On music by DJ’s Richard Parker and Serge aka Radar, ‘VJ’ Greenaway will use for his set a special VJ system consisting of two large plasma screens with touchscreens, which has been developed for CNCDNC by our friends of Beamsystems. Utilizing this system, Greenaway can project his ‘story’ on the 12 screens of Club 11 in a multi-screen way and mix it 'live'.
Photography by Leendert Mulder
Click here for pressrelease (PDF 785kB)...
More info at: www.ilove11.nl
13 August 2005
THOUGHT THIEVE$ is a short film showcase about corporate appropriation of knowledge, culture, and creativity. It is a grassroots response to the Micro$oft short film competition of the same name.
Our version of THOUGHT THIEVE$ is about big companies stealing and profiting from the knowledge commons. Think about it: how would you feel if you saw your cultural traditions, collective creativity, thousands-year-old seed strains, indigenous medicinal knowledge, or even your very genetic code being passed off as the property of some multinational corporation? What would you do?
We want to know! Submit your short film on corporate piracy by Friday, 16th September, 2005 for your chance to be included in an international distribution and screening series. To be confirmed: the makers of the most creative films, as decided by popular vote, may be invited to attend a special premier screening of their film in Tunis, Geneva, or London.
Submit your short film on corporate piracy by Friday, 16th September, 2005 for your chance to be included in an international distribution and screening series. To be confirmed: the makers of the most creative films, as decided by popular vote, may be invited to attend a special premier screening of their film in Tunis, Geneva, or London.
...A few days later they received the first email referring to the use of one of Patricia's works – a cropped image from the sculpture The Leather Landscape – in a hoax. The hoax was posted on an Arabic language website www.alnilin.com and recounted the story of how a girl was transformed into an animal after throwing a copy of the Koran on to the ground.
The stolen image is actually a sculpture of one of Patricia's genetically-modified Meerkat creatures from her We Are Family exhibition that was a big hit at the Venice Biennale in 2003. At the launch at Federation Square in 2002, Foreign Minister Alexander Downer claimed the Meerkat "looked a bit like Paul Keating."
That was left field enough, but who would have thought that an unsuspecting multitude of Muslims have now been told it's what Allah does to little girls who disrespect the Koran?
A selection of the University websites was then shown to a group of individuals of both sexes who had to rate their appeal on a scale. In almost every case women preferred those sites designed by women and men showed a preference for those created by men.from the University of Glamorgan
Q. What is Burning Man?
A. Burning Man is an annual experiment in temporary community dedicated to radical self-expression and radical self-reliance. Check out What Is Burning Man on this web site for more information, read the other articles on this site and visit other web sites for a broader understanding of the Burning Man event. Before you contemplate attending, you probably want to read our Survival Guide—it's not as easy as it looks! If you wish to truly understand and comprehend Burning Man, you need to attend the event - it's unlike anything you've ever experienced!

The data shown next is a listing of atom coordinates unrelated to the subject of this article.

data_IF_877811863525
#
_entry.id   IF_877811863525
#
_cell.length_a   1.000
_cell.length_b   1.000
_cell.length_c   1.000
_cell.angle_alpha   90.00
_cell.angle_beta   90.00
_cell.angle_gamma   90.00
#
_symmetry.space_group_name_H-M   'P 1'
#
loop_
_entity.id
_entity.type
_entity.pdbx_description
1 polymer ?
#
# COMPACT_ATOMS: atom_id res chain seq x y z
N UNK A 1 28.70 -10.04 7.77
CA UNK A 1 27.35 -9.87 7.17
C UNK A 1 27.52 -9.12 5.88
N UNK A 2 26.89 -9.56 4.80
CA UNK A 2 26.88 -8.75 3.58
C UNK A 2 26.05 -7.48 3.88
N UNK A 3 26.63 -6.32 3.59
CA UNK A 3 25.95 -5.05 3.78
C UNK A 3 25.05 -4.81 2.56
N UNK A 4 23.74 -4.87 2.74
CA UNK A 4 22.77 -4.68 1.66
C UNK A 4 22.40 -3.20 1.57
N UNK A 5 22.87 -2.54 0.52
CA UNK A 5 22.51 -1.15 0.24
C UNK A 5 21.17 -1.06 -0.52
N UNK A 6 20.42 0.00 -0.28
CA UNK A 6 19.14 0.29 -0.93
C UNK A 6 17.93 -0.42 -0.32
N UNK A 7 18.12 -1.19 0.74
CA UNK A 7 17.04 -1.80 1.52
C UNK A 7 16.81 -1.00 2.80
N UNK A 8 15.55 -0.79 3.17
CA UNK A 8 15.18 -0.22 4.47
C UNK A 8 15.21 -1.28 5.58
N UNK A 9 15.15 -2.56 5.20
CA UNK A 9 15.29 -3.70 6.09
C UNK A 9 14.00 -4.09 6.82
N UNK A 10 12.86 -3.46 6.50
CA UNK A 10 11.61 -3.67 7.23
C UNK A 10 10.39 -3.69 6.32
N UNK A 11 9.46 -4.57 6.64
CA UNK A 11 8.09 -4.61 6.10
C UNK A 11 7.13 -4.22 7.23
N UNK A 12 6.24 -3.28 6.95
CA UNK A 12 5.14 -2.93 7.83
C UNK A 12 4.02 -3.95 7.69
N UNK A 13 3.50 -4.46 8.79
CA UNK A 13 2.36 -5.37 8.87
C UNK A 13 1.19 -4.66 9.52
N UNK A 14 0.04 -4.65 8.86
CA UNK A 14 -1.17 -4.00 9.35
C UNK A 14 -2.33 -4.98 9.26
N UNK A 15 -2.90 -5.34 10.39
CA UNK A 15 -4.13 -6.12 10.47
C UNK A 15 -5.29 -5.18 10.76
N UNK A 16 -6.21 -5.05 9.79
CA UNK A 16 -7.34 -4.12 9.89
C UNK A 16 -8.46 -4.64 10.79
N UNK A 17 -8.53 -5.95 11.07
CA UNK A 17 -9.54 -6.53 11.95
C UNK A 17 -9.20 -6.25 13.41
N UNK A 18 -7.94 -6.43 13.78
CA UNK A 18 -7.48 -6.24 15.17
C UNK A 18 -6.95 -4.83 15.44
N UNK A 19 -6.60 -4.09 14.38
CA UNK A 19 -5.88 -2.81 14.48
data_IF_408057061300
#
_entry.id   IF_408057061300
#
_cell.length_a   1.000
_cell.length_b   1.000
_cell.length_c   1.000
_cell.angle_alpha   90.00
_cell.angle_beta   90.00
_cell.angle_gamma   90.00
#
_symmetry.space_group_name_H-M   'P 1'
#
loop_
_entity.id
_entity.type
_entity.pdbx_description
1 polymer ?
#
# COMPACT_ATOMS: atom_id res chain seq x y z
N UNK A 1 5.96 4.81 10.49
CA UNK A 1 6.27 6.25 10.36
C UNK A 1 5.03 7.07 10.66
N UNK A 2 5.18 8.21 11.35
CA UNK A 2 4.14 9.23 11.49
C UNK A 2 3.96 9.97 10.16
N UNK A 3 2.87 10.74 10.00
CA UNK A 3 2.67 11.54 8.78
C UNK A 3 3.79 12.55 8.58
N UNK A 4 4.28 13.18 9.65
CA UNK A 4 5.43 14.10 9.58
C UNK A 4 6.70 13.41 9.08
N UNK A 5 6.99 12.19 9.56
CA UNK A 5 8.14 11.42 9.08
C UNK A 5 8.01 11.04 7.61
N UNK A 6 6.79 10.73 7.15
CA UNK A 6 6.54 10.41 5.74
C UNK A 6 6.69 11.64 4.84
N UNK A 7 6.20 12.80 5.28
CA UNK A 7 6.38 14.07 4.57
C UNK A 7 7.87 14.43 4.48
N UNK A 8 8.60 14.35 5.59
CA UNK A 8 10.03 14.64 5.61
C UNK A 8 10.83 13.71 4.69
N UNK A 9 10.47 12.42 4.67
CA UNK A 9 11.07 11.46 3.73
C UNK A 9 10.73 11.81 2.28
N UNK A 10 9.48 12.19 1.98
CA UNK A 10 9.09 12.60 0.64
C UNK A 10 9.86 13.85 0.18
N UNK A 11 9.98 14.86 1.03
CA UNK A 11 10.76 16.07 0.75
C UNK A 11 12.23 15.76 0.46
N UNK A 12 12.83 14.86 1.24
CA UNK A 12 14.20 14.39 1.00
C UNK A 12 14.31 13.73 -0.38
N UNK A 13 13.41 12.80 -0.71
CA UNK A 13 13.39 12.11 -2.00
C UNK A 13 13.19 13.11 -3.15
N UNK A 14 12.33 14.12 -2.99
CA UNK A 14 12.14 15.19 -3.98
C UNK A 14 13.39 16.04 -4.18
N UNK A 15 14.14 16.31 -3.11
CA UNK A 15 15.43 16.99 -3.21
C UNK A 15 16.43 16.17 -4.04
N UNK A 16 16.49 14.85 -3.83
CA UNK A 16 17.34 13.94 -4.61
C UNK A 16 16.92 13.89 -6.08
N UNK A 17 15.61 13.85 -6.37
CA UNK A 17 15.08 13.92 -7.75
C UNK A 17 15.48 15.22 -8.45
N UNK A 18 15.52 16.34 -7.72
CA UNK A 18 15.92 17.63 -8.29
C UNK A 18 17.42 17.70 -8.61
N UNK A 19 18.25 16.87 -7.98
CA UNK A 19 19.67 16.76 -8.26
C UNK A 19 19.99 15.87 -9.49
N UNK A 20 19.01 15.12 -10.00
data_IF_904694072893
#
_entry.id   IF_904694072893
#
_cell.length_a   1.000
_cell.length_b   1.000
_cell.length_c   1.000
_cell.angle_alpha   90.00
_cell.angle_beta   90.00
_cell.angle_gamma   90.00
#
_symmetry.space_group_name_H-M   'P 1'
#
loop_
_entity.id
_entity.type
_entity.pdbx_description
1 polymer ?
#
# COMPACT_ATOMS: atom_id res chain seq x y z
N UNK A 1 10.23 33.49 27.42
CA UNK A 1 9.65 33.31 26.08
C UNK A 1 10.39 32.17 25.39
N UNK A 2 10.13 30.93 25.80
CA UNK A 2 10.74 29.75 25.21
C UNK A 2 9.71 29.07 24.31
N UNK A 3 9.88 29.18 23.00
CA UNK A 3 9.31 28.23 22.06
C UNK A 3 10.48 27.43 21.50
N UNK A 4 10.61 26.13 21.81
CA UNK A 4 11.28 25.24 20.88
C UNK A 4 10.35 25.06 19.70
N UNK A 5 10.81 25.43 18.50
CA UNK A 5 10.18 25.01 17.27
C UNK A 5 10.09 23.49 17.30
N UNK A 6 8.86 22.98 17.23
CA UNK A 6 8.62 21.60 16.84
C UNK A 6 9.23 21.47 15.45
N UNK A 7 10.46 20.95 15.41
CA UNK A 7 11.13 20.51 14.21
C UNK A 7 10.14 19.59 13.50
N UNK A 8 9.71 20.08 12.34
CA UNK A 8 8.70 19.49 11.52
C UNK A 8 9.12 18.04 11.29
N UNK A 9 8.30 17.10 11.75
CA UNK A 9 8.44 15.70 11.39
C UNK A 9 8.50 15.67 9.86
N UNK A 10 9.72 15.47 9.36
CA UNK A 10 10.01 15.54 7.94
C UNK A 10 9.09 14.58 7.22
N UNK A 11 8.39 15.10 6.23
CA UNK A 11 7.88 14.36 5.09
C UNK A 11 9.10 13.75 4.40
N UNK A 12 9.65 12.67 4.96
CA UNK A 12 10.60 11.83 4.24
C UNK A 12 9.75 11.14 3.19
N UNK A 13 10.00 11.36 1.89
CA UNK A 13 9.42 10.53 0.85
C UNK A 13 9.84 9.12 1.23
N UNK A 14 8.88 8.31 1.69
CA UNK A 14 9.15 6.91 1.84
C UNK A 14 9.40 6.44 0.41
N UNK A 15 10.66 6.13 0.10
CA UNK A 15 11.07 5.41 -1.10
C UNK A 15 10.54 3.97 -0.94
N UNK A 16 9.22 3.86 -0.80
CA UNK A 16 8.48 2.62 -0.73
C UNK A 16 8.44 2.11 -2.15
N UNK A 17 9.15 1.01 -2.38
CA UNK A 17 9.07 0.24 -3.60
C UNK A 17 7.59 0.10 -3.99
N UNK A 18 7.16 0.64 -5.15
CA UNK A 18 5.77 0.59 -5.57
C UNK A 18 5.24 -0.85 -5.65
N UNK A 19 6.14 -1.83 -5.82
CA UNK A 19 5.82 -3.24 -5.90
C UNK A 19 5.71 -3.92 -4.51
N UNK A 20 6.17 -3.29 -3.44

art installations (playa)
11 August - 6 November 2005
Project gallery, Ground Level
The German artist Wolfgang Laib is being brought to Sydney as the third Balnaves sculpture project with the assistance of Goethe institute and ifa Stuttgart. Laib is known to local audiences from the Biennale of Sydney 1986 and again from the Exhibition Spirit and Place at MCA 2001. Laib is best known for his magical work with pollen, bees wax and other materials used in a ritual setting. In this exhibition we will experience a glorious pollen work presented as a glowing, fragrant rectangle on the floor of the gallery, by a 4.5 meter high wax ziggurat, a Milkstone, wax houses, rice meals, a flotilla of wax ships that sail through the gallery above our heads on wooden scaffolds.
Galerie Maeght Lelong, New York, November 1986
more & more
The Synapse database is an online resource promoting the nexus of art and science.
Synapse encourages creative and experimental collaborations between artists and scientists. It has been developed by ANAT (Australian Network for Art and Technology) as a major component of the Australia Council's New Media Arts Board Synapse Art and Science Initiative.
The database can be searched by artist, project or science organisation. It contains information on exhibitions, collaborative projects and areas of science interest and includes a showcase of artworks in the online gallery.
The Synapse database is a resource for artists, scientists, researchers, curators and industry to develop innovative and dynamic collaborations and connections.
11 August 2005
new media art
media art history project
eaf - out of the body encounters
the storr - isle of skye
i ching modernised
gogofrog - free 3D websites
download podcast-enabled feed content
I/ON: Internet Video Console
art theory & criticism
empyre - wearable technologies
something to read
empyre on blogs & vlogs
stuckists stuck with paintings
tracey moffatt reviewed
camping with the sioux
brides of frankenstein
captain kirk does lucy
stone trek - star trek does flintstones